By Eric Draitser
Source: FaceBook
I strongly disagree with the article: [“Syrian Regime is going down in flames” appeared in New Eastern Outlook]…
I don’t think this article has a full grasp of the complexity of the situation, and I think it puts far too much faith in the cohesion of the terrorist alliances. I would raise a couple of key points:

1. The battle in Qalamoun is strategically very significant. Not only is it an attempt to corner a significant portion of the terrorists and cut off their long-time safe havens on the Lebanese side as “refugees,” but perhaps most importantly, it is cutting the terrorist elements in two in the mountains, in terrain that will make any significant breakout nearly impossible. Not only does this mean a strategic victory for Syria’s armed forces, it allows breathing room for Hezbollah elements to regroup, continue resupplying and reinforcing their contingents, and generally buys them time. Making inroads in this direction means a genuine push towards West Bekaa and the other regions populated largely with Sunni elements loyal to the terrorists. It is essentially taking the fight away from Syria’s softer defenses, and putting it right back in the lap of the terrorists. This is critical because it is about initiative…whoever has the initiative has the upper hand.

2. Much depends on the situation of recruitment and training in Turkey, Jordan, and Libya. This is essential. It is far beyond just the bases at Adana or elsewhere in Turkey. It is now also about Libya which has a very high per capita terrorists recruitment rate. Couple that with the horror of what Libya has become will undoubtedly drive many young, desperate men to join the ranks of terror organizations that can pay their families. If the terrorists are going to lose their haven in Bekaa, then that means they’ll be all the more dependent on the Turkey-Jordan connections. This is important.

3. I believe there is a misunderstanding of US policy in the author’s analysis. I think Obama is perfectly willing to let this conflict fester in a more or less status quo scenario until he leaves office so as not to exacerbate the conflict and leave office without it staining his legacy. And there is simply no way that the Saudis and Turks are able to do anything on their own…all they are able to do is provide the weapons and fighters, they don’t have the political capital to be able to sway public opinion in favor of aggressive action, that would require US leadership. I’m not sure that’s in the cards at the moment.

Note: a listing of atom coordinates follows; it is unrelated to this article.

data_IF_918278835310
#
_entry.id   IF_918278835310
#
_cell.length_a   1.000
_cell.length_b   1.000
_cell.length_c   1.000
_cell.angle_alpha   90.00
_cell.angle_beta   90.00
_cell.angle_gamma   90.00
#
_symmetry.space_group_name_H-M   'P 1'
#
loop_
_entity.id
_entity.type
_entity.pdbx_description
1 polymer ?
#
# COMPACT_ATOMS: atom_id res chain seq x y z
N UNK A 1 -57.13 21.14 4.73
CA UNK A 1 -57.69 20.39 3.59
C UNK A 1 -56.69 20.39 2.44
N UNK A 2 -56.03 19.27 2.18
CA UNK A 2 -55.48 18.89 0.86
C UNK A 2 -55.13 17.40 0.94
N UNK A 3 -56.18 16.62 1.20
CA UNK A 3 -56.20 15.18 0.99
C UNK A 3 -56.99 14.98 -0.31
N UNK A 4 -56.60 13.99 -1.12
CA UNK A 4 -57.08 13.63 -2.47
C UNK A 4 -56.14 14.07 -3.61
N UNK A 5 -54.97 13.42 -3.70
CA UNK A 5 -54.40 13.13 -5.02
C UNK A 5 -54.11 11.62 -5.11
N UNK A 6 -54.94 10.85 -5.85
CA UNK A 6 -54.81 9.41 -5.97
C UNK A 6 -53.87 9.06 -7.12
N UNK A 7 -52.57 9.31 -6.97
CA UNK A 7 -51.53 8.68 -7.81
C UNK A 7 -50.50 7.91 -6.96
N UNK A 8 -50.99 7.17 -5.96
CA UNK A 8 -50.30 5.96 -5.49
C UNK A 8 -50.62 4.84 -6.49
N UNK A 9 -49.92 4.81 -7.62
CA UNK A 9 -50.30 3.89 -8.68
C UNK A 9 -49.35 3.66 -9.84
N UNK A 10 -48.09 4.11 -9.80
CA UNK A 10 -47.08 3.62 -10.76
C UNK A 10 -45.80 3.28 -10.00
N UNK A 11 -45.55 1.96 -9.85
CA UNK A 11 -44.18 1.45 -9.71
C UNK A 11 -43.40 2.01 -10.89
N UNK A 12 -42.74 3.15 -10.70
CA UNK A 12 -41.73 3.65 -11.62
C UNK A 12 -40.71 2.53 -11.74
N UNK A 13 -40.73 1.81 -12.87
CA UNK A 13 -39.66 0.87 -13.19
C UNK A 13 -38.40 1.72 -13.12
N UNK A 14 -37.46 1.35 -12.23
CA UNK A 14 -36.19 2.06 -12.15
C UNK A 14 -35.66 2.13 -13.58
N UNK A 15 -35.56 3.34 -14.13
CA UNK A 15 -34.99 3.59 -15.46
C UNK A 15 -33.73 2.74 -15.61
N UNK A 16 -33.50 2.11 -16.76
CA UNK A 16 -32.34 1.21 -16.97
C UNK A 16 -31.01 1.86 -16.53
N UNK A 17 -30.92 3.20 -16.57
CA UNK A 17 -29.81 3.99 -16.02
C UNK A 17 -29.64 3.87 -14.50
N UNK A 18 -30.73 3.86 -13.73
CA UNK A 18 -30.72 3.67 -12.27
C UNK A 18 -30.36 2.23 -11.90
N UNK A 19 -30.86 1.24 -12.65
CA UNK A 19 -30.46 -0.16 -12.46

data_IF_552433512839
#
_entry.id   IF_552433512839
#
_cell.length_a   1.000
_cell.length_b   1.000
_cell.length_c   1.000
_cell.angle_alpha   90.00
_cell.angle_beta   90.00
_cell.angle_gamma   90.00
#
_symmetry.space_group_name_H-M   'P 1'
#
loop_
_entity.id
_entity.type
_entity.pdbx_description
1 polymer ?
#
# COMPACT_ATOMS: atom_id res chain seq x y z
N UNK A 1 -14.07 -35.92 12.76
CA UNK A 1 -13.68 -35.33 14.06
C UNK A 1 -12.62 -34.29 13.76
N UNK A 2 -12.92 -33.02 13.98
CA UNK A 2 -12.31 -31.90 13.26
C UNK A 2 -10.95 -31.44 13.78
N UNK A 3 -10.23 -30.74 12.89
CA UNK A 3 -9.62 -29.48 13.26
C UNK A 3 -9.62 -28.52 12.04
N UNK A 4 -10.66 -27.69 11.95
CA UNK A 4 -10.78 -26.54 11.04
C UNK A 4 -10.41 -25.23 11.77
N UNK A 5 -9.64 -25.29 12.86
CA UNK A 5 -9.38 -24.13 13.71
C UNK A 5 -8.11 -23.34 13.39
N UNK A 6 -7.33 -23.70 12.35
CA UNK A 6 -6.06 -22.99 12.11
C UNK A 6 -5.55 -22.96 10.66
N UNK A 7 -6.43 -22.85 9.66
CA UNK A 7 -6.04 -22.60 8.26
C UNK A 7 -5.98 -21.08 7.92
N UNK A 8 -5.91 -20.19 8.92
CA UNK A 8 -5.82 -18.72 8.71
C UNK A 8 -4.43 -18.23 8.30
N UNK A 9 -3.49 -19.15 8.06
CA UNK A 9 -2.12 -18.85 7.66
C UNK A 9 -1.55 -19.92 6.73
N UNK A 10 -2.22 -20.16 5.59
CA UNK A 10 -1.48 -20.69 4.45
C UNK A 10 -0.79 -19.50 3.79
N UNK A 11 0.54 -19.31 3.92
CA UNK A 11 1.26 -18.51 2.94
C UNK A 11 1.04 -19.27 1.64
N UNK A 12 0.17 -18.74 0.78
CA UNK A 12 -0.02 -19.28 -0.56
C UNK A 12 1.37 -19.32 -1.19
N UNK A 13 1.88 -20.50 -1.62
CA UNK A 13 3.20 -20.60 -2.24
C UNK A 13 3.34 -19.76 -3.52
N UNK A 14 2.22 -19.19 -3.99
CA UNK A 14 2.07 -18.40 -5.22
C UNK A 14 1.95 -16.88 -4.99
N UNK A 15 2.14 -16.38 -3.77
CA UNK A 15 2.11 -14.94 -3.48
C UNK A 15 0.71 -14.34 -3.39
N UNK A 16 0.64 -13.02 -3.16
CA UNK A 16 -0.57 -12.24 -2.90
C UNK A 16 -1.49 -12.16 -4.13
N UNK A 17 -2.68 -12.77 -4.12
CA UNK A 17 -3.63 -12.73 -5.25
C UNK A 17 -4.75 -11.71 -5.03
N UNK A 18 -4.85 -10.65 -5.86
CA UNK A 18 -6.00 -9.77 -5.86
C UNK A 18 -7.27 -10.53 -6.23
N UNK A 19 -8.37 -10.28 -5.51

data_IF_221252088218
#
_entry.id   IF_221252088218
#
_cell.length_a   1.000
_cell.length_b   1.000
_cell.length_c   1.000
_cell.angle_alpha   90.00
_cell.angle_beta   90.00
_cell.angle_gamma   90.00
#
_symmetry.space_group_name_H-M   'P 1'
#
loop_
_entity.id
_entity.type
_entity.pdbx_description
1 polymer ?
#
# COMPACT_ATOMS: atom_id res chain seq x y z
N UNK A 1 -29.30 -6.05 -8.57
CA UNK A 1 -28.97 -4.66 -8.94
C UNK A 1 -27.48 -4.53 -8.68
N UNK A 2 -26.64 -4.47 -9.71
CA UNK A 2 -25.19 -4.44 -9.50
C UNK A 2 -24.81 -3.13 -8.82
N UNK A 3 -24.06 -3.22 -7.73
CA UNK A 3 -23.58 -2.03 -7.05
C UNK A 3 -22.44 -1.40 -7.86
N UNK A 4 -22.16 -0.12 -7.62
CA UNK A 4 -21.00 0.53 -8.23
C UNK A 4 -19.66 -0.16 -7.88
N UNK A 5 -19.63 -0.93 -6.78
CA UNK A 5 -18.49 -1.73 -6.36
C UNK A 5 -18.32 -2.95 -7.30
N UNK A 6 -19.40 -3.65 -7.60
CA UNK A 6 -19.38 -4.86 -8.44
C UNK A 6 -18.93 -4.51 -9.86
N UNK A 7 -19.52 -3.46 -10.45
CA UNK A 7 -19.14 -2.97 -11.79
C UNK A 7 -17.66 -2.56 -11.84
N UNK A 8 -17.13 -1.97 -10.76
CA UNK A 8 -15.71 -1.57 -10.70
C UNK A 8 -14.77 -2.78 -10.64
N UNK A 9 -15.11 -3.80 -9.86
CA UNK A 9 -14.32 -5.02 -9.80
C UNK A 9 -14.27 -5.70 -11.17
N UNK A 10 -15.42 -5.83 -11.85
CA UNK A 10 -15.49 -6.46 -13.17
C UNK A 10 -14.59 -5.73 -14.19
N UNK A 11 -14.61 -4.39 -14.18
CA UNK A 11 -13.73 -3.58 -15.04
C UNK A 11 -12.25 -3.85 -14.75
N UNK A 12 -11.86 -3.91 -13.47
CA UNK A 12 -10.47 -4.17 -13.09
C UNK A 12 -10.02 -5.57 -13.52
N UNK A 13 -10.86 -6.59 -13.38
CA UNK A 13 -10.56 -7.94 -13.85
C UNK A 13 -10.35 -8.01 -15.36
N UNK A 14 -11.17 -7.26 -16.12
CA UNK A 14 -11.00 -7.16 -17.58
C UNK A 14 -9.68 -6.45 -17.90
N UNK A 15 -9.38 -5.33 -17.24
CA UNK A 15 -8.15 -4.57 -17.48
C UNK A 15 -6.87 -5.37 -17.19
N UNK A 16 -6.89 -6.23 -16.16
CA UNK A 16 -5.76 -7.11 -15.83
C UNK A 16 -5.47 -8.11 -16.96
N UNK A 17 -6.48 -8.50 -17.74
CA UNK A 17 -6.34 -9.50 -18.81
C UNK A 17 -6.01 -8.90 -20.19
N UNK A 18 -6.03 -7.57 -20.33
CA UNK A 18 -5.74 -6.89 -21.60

4. It is very irresponsible in my view to assume that whatever conflicts may or may not exist within the military/intelligence bureaucracy in Damascus necessarily amount to an irreparable split. I recall back in 2013 when the defense ministry building was bombed and multiple ministers were killed. I recall the propagandists at the Washington Post rejoicing as if this was the crowning victory and that it meant the government would flee Damascus. It only strengthened the resolve of Assad and his close confidants. I don’t see whatever conflicts there may be as being anything more than conflicts – certainly not death knells of the government.

5. There is a huuuuge underestimation of the importance of battle-hardened veterans vs green combat rookies. The idea that because the Saudi degenerates and Turkish filth are scrounging up some poor sods to come to Syria and fight and die, that somehow this is going to change the calculus on the ground. I don’t believe it. Most of them are fighting for money, they’re fighting for promises, they’re fighting out of stupidity. The Syrian heroes are fighting for their homes, their towns, their families. This should not be underestimated. After 4 years of combat, these soldiers are not going to lay down for a bunch of rats from Libya, Chechnya, Kosovo, Afghanistan, etc.

6. There is only one way in which the calculus on the ground in Syria truly changes, and that is the implementation of a No Fly Zone and “humanitarian corridors” and this will not happen without a massive change in the position of Russia and China which, to this point, seems unlikely. The Syrian military knew they were not simply going to be allowed to destroy the terrorists and win this war outright, they knew a counteroffensive was coming. And oif this is it, then it is weaker than I thought it might be.

7. There is another flawed interpretation in this analysis that, from what I can tell, totally skews how the author is understanding this battle in Qalamoun. This was NOT initiated by the terrorists, but by the SAA; they have the initiative, they have the numbers, they have the strategic position, and they have the luxury of time. The SAA is playing for status quo more or less in the North, concentrating forces in South-West, this tells us quite a lot about how important this region is for Damascus. A victory here would send the terrorists on their heels, as it would give Damascus a chance to destroy the entire command and control structure of these terror groups from the Lebanese border.

8. The article treats Iran as one monolithic entity politically, which it most certainly is not. There is the neoliberal capitalist faction led by Rouhani and the more anti-imperialist side led by Khamenei. From what I hear, Khamenei is not happy at all with the negotiations process and is unlikely to simply dump Syria for the illusory goal of detente with the West. From a principle standpoint he won’t do it, and even from a purely practical standpoint too.

Eric Draitser is an independent geopolitical analyst based in New York City, he is the founder of and OP-ed columnist for RT, exclusively for the online magazine “New Eastern Outlook”.